Madame Butterfly’s Brothel

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Louvre, Paris/Réunion des Musées Nationaux/Art Resource
Jean-Auguste-Dominique Ingres: The Turkish Bath, 1862

In a celebrated passage from his Carnets de Voyage, Gustave Flaubert recorded an erotic night he spent with an Egyptian courtesan. Pervaded by his characteristic conflation of the sordid with the refined, it is a complex account. In his fastidiously clinical prose, he seems to be watching himself having sex, reveling in its untroubled carnality, and indulging a night-long reverie around a woman whose speech and song he does not understand.

Edward Said, in his controversial classic Orientalism, wrote that by contrast with the schematic Orient of scholars, Flaubert’s East was “exploited aesthetically and imaginatively as a roomy place full of possibility.” The trouble for Said was that such personal approaches “inevitably retreated into a position equating the Orient with private fantasy, even if that fantasy was of a very high order.” And fantasies about sex, of course, were colored by delusion more than most.

For Richard Bernstein in his The East, the West, and Sex: A History of Erotic Encounters, Flaubert and other travelers exemplify the Western investment in the East not only as a world of intensified sensuality, but as a flight from their own morally unforgiving culture. They are indulging the “messy splendor of desire,” he writes, in societies that he imagines more accessible, even receptive, to the West than Said might have granted. For Bernstein is less concerned with the dynamic of Orientalism in itself than with the test of worldly contact. His record of such encounters—in something of their multiplicity and variousness—resolves not into a sustained critique but into a survey whose range is almost stupefyingly wide.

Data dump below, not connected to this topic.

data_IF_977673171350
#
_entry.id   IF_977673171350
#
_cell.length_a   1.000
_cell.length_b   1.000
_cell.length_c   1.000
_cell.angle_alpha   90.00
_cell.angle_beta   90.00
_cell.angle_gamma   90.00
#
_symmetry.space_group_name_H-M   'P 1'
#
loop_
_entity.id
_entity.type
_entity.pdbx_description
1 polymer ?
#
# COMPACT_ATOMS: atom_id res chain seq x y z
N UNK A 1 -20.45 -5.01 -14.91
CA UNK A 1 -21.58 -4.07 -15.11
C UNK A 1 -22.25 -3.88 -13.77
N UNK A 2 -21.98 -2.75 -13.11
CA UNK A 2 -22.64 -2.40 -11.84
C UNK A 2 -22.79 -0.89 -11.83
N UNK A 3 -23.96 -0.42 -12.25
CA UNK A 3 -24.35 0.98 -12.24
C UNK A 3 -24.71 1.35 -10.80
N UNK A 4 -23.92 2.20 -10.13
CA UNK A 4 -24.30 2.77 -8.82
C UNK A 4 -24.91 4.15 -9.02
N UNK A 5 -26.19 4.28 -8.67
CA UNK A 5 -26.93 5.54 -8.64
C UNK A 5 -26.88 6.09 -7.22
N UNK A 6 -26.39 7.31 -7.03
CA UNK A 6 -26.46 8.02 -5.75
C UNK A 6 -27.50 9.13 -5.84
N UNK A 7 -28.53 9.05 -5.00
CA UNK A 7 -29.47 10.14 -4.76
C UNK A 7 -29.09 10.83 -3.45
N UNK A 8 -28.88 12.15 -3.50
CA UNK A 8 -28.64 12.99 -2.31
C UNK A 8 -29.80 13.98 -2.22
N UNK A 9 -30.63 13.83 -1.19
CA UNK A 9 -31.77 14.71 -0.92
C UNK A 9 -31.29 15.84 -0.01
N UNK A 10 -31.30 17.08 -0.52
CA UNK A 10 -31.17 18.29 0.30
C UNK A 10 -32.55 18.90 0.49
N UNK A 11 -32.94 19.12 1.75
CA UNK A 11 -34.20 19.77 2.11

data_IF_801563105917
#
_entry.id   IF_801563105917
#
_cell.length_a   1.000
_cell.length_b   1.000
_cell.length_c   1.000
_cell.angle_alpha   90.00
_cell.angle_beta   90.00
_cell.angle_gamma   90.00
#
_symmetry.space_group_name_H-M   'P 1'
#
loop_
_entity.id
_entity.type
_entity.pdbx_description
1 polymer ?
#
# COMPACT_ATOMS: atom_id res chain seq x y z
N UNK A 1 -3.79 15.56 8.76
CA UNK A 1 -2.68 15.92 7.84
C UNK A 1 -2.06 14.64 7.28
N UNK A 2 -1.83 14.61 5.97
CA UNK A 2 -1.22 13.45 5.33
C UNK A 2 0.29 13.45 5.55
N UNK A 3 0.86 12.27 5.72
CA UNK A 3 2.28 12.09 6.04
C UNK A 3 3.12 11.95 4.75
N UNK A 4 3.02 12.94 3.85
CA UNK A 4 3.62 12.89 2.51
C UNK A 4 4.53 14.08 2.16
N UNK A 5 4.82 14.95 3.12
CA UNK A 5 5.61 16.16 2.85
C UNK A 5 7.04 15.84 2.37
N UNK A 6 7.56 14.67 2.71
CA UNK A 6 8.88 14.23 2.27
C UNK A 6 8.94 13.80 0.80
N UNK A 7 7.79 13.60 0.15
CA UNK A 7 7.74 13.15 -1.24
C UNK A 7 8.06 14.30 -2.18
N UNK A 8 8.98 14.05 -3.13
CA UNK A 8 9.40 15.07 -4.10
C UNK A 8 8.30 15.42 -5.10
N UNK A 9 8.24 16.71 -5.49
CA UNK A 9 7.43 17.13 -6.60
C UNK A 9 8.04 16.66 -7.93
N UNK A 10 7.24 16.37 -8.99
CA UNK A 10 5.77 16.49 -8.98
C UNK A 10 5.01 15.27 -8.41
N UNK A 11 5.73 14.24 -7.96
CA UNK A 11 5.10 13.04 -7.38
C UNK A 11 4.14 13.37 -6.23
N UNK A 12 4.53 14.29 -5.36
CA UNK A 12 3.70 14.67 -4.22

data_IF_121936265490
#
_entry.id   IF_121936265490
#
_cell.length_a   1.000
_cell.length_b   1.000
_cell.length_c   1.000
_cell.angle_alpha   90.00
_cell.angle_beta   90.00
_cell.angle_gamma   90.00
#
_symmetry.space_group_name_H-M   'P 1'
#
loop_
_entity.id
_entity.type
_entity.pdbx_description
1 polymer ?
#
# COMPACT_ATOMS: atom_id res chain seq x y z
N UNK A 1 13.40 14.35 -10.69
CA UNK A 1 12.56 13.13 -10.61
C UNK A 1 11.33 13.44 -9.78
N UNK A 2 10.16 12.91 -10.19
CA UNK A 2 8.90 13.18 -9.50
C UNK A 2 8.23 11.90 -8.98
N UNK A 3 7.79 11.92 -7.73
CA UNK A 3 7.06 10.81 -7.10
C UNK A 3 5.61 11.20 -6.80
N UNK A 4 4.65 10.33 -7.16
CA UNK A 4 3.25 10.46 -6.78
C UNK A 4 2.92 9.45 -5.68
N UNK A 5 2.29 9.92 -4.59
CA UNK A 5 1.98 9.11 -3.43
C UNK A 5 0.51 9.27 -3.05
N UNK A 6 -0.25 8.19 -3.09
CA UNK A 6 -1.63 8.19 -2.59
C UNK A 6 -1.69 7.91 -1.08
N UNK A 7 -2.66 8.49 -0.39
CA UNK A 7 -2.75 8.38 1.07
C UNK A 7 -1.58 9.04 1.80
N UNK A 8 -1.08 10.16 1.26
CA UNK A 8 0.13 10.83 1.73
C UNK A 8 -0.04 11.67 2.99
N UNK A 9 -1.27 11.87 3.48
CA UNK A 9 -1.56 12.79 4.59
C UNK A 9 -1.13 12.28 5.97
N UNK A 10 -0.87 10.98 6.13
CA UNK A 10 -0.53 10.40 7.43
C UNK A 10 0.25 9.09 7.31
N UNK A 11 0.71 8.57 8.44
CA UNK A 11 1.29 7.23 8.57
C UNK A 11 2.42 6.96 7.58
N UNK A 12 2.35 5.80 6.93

This is, of course, dangerous territory. Alongside the issues of sexual chauvinism and colonial exploitation, Bernstein’s overview crosses a daunting spectrum of changing centuries and civilizations. To speak of “the East” or even of “Asia” is drastically to simplify. Syria resembles Japan as little as Canada does. Similarly, the Indian subcontinent viewed through the lens of the early East India Company seems a different place from that perceived by Victorian Britain two centuries later.

The East, the West, and Sex at first follows a roughly chronological trajectory, and moves west to east. From a reflection on medieval and Renaissance Europe, from which his early exemplars traveled eastward, Bernstein goes on to trace the West’s fascination with the Ottoman harem and to follow figures such as the sixteenth-century Bolognese Ludovico de Varthema and the Victorian explorer Richard Burton. Then his geography widens to the complex and changing spectacle of colonial India, and to prostitution in Algeria, Japan, Vietnam, and contemporary Thailand, interspersing these with brief personal interviews and encounters.

In all these countries the Western intruder brought with him the power of a dominant culture, if not of outright empire. Military and sexual colonialism went hand in hand. Often this promiscuity was a practical outcome of occupation. Large contingents of single men—soldiers and bureaucrats—sought solace and release with …

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